Sid Gillman suddenly begins to have troubles at the bargaining table. Keith Lincoln and linebacker Frank Buncom become stubborn holdouts. Earl Faison and Ernie Ladd both announce their intentions to play out their options. Ladd is fined, suspended, and finally reinstated. Construction of a $28 million San Diego Stadium in the heart of Mission Valley is authorized by a 73 percent vote in a special municipal election. Paul Lowe and Lance Alworth both have big years finishing one-two in the balloting by AFL players for player of the year. Lowe sets a league record with 1,121 rushing yards. Alworth catches 69 passes for a1,602 yards, an incredible 23.2- yard average, and 14 touchdowns. Seemingly unnoticed in comparison are John Hadl, who leads the league in passing, and two of the best linemen in the league, Ron Mix and Walt Sweeney. The Chargers lead the division from opening day, although Oakland and Kansas City make it interesting. With a 9-2-3 record, San Diego again wins the West. Buffalo is there to spoil things again in the AFL title game, this time 23-0 at Balboa Stadium, December 26.


A group of 21 business executives, headed by Eugene Klein and Sam Schulman of Beverly Hills, purchase the Chargers for $10 million. Klein and Schulman become general partners with Klein replacing Barron Hilton as club president and Schulman taking over as chairman of the board. Barron and Conrad Hilton retain a substantial interest in the team. James Copley and George Pernicano retain limited interests. Sid Gillman is signed to a new five-year contract as coach and general manager. John Hadl has his best season, passing for 2,846 yards and 23 touchdowns, and Lance Alworth makes 73 receptions for 1,383 yards and 13 scores. The defense falls apart, however, and the Chargers finish 7-6-1, failing to win the Western Division for the first time since 1962.


San Diego Stadium is dedicated as 45,988 fans looked on, August 20. Playing their first NFL opponent that night, the Chargers are beaten 38-17 by Detroit in a preseason game. A week later, in their first confrontation with their southern California rivals, the Rams, the Chargers are whipped, 50-7. San Diego opens the regular season with a flourish, however, going 5-0-1 and eventually running its record to 8-1-1. But four straight losses drop the Chargers to third place for the second year in a row. John Hadl and Lance Alworth have their usual phenomenal seasons, and Gary Garrison emerges as one of the league’s best receivers on the side opposite Alworth. But the team’s real story is a pair of rookies who finish in the top five in the league in rushing—halfback Dickie Post and fullback Brad Hubbert.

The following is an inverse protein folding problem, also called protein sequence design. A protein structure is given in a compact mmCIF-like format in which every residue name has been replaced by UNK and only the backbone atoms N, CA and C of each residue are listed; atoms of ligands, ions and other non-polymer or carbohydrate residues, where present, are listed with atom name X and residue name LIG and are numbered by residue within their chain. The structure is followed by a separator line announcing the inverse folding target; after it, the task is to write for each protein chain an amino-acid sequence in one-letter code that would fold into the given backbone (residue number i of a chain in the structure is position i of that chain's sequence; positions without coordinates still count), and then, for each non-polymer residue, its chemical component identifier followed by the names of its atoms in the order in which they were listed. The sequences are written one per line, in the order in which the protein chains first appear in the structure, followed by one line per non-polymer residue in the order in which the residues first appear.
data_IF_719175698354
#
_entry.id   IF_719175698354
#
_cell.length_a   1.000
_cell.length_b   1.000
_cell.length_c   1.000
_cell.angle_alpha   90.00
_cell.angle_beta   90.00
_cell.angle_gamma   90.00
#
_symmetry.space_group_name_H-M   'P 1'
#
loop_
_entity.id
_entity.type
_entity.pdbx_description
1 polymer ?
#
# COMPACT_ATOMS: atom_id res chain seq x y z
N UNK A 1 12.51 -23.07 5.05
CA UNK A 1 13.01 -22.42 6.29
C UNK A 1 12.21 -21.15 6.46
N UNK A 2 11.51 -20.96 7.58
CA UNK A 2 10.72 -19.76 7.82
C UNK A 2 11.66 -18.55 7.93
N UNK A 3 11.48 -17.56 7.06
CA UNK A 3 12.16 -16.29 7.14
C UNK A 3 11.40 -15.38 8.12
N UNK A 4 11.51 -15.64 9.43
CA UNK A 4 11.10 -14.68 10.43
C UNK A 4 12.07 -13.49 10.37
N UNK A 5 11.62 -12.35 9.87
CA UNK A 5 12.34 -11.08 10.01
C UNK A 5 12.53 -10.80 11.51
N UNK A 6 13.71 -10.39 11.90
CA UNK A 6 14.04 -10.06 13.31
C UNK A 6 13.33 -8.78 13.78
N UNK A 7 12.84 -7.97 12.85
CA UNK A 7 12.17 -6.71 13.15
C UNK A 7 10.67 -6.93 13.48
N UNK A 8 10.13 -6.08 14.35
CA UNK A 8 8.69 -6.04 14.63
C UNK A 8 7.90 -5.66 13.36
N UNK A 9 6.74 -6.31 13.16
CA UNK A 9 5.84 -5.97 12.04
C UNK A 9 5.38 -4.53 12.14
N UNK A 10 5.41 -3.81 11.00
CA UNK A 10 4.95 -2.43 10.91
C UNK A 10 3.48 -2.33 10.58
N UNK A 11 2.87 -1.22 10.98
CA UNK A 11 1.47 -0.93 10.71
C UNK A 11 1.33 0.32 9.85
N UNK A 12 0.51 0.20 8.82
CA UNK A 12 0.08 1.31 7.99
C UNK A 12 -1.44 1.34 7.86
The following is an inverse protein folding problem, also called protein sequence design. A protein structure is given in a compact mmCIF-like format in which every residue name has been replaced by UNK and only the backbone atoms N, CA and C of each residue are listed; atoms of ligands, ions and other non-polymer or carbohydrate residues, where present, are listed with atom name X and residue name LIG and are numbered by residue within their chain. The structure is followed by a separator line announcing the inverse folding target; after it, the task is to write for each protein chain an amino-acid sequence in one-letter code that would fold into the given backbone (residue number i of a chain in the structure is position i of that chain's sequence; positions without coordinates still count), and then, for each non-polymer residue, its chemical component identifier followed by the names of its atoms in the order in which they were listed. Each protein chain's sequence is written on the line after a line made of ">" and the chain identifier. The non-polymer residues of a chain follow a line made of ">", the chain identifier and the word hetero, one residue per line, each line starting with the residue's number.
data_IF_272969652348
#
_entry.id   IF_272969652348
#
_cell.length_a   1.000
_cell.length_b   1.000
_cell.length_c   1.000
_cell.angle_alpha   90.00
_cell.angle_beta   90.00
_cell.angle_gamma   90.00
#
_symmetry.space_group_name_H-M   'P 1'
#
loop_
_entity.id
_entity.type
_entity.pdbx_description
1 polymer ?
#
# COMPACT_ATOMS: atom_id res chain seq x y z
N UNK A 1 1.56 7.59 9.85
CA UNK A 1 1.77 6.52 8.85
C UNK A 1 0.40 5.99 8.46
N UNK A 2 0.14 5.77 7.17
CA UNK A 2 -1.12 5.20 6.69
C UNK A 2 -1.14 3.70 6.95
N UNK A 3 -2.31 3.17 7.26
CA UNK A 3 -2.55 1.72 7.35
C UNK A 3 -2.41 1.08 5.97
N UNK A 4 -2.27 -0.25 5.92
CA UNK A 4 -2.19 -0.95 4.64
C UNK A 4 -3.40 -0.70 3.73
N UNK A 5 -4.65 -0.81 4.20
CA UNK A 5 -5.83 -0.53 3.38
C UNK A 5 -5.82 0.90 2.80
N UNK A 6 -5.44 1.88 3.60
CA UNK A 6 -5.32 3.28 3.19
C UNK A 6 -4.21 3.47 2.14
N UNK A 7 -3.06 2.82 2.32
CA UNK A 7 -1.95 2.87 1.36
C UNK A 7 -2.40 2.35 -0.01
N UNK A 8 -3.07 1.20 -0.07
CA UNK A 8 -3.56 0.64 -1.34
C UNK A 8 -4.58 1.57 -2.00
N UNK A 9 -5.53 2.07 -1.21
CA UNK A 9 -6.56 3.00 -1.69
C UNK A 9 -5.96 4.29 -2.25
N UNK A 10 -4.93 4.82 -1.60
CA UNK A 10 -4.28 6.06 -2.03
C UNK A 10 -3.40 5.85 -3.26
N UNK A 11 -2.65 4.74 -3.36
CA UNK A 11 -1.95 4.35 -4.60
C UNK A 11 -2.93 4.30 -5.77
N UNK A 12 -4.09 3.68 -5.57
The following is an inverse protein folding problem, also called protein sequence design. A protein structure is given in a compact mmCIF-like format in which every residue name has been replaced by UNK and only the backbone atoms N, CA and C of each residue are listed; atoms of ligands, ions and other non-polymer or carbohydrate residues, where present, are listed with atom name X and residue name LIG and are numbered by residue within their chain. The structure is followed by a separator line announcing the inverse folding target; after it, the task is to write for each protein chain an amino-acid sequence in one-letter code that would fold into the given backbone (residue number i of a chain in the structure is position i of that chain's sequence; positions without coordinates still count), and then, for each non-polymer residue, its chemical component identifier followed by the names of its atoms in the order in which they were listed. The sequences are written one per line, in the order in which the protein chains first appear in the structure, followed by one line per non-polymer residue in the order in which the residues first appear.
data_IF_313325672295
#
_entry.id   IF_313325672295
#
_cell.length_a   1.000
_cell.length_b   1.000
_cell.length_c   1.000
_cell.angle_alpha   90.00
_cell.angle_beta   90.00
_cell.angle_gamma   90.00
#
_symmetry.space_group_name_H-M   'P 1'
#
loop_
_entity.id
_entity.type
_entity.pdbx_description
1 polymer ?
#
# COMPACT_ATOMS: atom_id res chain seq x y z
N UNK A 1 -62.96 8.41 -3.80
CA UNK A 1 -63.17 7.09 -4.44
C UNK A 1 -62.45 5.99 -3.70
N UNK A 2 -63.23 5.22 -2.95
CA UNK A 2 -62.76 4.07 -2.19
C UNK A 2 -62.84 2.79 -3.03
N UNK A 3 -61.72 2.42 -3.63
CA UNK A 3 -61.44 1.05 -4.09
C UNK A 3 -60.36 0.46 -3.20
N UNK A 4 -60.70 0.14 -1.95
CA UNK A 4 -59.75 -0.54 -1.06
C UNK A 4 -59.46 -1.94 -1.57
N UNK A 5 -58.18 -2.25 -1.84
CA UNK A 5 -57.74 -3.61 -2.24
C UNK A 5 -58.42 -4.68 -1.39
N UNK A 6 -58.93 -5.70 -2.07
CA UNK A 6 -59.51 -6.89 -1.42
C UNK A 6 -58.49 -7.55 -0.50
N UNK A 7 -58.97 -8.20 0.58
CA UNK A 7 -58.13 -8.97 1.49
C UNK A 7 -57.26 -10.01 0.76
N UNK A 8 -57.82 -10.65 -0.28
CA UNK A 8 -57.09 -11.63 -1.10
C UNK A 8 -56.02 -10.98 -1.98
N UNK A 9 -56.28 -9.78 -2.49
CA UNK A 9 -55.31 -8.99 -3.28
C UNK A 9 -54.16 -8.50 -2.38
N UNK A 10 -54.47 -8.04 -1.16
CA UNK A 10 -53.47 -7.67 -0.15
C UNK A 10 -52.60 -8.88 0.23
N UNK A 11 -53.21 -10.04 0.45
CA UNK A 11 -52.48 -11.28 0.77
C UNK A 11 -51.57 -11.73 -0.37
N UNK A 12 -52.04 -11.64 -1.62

In a memorable preseason game, the Chargers beat the Rams 35-13 behind John Hadl’s two touchdown passes and 302 yards, August 24. Getting off to another fast start, San Diego upsets Oakland, the defending AFL champion, 23-14. Lance Alworth catches nine passes for 182 yards to hand the Raiders their first loss at home in three years. Once again, an 8-2 start is spoiled by three losses in the final four games as the Chargers finish third in the AFL Western Divison. Hadl leads the league in passing (3,473) and touchdowns (27), Alworth in receiving (68 for 1,312 yards), Dickie Post in average per carry (5.0) and Garrison has 52 catches for 1,103 yards, but the defense begins to crumble.


The club moves its training camp facilities from Escondido to Cal-Irvine, 40 miles north of San Diego. The Chargers open the regular season with two losses, but when they return home a record crowd of 54,042 is in San Diego Stadium to see them play the New York Jets. The Chargers win, 34-27, as Garrison catches 10 passes for 188 yards and two touchdowns. Sid Gillman announces his retirement from coaching because of a stomach ulcer and chest hernia, November 10. He continues as general manager. Assistant Charlie Waller is appointed head coach and the team finishes 8-6 and in third place for the fourth consecutive year. In the final week against Buffalo, Lance Alworth catches a pass in his ninety-sixth consecutive game to break the pro record of Don Hutson. Alworth leads the AFL in pass receptions with 64, and Dickie Post leads the league in rushing with 873 yards.